Woman elated at positive pregnancy test discovers she has cancer that mimics baby – Mirror Online

by pregnancy journalist
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A woman’s joy at producing a positive pregnancy test turned to despair when she found out it was a rare form of cancer that mimics an unborn baby.

Tammie Mylan and her husband Richard’s elation following the test left them enthusiastically looking forward to the 12 week scan.

When they arrived at hospital they suddenly had to put the brakes on their plans for the future however, Wales Online reported.

An ultrasound revealed there was no baby but a deadly and rare form of cancer that mimics the symptoms of a pregnancy.

What they thought was their precious bump was choriocarcinoma, a fast growing life threatening cancer that begins in what would have been the placenta.

The body reacts to the invasive condition by producing pregnancy hormones, leading the couple – who met seven years before when they were working on TV drama Waterloo Road – to believe a baby was on the way.

The 29-year-old said: “When I had the scan they discovered no baby had grown. I was about three months ‘pregnant’.

“Coming up for that first scan I had felt fine but when I turned up it wasn’t fine and they told me something wasn’t right.”

Medics told the shocked couple that Tammie had choriocarcinoma, a type of persistent trophoblastic, very rare pregnancy-related tumours.

When she thought she would be doing baby checks she was instead undergoing surgery at the University Hospital of Wales before being transferred to Charing Cross Hospital.

The London based hospital is a world leader in pregnancy related tumours and treats around 120 cases a year.

Tammie says doctors there saved her life.

When doctors were unable to do more surgery on her, they put her on a gruelling course of chemotherapy.

Every two weeks for eight months she had to go in to hospital for treatment.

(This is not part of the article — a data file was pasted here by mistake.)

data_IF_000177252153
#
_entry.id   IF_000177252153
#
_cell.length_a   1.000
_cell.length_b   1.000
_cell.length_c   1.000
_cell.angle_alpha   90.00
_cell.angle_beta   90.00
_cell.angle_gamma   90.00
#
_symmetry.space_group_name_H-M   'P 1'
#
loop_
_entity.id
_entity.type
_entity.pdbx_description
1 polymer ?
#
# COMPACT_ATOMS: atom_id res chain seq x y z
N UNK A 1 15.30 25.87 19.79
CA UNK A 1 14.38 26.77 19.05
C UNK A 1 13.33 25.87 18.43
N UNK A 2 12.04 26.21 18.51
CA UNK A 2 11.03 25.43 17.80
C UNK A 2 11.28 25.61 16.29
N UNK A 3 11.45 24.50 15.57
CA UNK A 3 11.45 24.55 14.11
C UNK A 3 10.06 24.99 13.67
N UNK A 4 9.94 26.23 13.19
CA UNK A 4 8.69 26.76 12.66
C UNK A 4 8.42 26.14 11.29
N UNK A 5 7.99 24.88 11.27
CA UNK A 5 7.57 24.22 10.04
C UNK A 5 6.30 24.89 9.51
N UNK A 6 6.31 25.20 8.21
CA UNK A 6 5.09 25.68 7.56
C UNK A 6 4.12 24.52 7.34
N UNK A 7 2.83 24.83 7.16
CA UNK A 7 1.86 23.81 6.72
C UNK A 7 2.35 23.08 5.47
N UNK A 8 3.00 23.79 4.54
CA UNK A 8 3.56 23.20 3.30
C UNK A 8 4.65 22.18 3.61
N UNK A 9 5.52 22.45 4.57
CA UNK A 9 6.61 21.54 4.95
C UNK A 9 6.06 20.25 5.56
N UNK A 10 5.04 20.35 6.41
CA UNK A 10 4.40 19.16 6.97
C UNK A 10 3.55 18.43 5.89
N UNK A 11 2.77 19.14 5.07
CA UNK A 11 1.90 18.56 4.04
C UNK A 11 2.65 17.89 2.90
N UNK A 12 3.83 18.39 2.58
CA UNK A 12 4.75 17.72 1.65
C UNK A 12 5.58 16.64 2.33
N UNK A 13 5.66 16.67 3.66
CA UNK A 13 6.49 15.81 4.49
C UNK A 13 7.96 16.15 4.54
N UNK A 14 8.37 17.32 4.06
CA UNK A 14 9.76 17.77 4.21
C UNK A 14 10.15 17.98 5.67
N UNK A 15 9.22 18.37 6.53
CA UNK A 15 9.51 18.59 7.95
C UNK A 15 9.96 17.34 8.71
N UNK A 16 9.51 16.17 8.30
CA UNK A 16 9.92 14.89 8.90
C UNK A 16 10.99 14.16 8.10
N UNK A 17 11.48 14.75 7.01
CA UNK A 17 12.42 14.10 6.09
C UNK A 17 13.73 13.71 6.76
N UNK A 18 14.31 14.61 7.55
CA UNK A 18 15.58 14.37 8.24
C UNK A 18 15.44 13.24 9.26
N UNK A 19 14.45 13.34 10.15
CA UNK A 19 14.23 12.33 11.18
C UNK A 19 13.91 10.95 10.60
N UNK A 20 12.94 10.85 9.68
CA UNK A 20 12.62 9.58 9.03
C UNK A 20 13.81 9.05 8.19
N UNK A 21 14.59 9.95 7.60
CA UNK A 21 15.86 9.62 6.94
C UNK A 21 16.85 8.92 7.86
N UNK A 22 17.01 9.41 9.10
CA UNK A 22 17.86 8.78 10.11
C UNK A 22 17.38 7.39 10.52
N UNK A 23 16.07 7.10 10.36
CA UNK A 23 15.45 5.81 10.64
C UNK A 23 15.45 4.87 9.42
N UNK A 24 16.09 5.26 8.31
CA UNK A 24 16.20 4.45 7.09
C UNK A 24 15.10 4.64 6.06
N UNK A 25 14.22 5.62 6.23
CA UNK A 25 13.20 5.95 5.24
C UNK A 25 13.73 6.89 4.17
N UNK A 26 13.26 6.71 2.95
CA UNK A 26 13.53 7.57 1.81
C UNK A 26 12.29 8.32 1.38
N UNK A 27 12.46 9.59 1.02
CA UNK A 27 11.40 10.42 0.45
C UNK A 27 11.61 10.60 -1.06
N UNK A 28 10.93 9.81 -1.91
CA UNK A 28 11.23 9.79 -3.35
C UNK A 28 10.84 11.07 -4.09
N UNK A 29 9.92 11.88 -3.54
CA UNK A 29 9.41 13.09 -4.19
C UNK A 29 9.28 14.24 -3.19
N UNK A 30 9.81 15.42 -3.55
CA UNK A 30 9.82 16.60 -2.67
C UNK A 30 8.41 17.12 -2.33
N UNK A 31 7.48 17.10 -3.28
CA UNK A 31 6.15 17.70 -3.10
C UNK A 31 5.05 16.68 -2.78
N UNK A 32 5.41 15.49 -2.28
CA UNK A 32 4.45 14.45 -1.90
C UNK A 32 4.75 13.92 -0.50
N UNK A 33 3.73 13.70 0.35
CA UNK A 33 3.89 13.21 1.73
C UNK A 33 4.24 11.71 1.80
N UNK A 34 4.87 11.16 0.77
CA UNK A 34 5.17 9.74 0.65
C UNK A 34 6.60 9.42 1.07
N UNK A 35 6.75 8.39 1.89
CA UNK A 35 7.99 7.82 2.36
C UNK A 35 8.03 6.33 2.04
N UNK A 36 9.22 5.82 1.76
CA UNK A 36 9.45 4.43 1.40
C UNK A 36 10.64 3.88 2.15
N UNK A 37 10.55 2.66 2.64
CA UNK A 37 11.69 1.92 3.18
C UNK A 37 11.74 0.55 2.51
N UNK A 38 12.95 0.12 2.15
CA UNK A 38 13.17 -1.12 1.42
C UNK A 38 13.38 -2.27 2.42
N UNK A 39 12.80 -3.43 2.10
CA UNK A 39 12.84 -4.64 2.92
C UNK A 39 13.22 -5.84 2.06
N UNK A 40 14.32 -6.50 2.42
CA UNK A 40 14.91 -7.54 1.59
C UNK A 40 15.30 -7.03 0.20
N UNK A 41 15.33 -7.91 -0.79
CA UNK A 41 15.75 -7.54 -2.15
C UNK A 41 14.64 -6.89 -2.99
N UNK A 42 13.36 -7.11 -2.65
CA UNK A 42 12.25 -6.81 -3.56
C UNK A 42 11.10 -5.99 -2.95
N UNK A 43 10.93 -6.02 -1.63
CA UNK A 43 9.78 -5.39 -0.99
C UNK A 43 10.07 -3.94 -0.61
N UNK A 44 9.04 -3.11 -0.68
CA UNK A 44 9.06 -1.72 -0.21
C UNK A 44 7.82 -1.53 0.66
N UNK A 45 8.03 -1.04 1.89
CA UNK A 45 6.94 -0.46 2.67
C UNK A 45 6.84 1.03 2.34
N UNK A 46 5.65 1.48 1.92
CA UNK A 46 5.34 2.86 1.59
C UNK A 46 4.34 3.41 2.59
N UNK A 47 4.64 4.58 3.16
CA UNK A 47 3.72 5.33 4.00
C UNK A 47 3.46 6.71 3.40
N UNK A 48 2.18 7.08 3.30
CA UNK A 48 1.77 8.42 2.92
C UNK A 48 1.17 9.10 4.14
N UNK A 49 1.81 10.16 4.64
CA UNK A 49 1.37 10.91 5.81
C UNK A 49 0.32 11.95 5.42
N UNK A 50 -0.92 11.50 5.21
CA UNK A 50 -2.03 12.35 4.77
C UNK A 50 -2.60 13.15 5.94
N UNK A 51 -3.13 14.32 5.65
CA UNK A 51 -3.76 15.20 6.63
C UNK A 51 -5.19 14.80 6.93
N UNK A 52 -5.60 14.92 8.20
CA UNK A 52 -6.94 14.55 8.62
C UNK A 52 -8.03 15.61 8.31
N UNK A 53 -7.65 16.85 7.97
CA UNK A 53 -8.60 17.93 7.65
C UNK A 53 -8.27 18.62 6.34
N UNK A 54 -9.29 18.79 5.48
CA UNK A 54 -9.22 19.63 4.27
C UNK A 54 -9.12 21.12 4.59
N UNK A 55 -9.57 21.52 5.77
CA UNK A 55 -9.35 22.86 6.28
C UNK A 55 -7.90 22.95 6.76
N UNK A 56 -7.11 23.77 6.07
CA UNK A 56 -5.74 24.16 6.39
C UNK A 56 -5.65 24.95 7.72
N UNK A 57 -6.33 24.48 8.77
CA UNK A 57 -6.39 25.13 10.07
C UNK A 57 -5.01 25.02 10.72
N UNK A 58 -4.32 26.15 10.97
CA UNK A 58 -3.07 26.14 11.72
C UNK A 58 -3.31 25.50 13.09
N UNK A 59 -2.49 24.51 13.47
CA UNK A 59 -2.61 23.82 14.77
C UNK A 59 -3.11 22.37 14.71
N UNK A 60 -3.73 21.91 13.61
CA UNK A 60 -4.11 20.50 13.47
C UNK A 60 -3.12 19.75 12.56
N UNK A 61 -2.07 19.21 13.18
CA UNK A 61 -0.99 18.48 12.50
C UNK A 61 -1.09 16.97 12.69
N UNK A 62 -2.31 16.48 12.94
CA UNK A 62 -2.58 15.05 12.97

“I just had to get through it. Richard was a constant support and came with me to all my appointments,” said Tammie, who is originally from Dundee.

When she was diagnosed Tammie was in her final year of a nursing degree at the University of South Wales.

“I tried to focus on getting on with my degree,” she said.

“I couldn’t do my nursing placement so I did my dissertation. That really helped because it gave me focus on something that wasn’t chemotherapy.”

On Friday she graduated with Richard and her mum and dad Diane and Mark by her side.

While she is now cancer free, she has to send blood samples to Charing Cross Hospital for life to ensure the disease doesn’t return.

The couple plan to try for a baby again.

“Having children was just something I always presumed would happen,” she said.

“I could not imagine not doing it.

“It has reduced my chances but doctors say I can have a family. There is a chance I can’t but there is a chance I can so I am focusing on that.

“I don’t really look back, I’m just grateful I am here and I have got my degree. There is light at the end of the tunnel.”

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In the meantime Tammie is concentrating on her new job in the accident and emergency department at the Princess of Wales Hospital in Bridgend.

In October Tammie and Richard are running the Cardiff Half Marathon together to raise funds for Charing Cross Hosiptal where she was treated.

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This content was originally published here.

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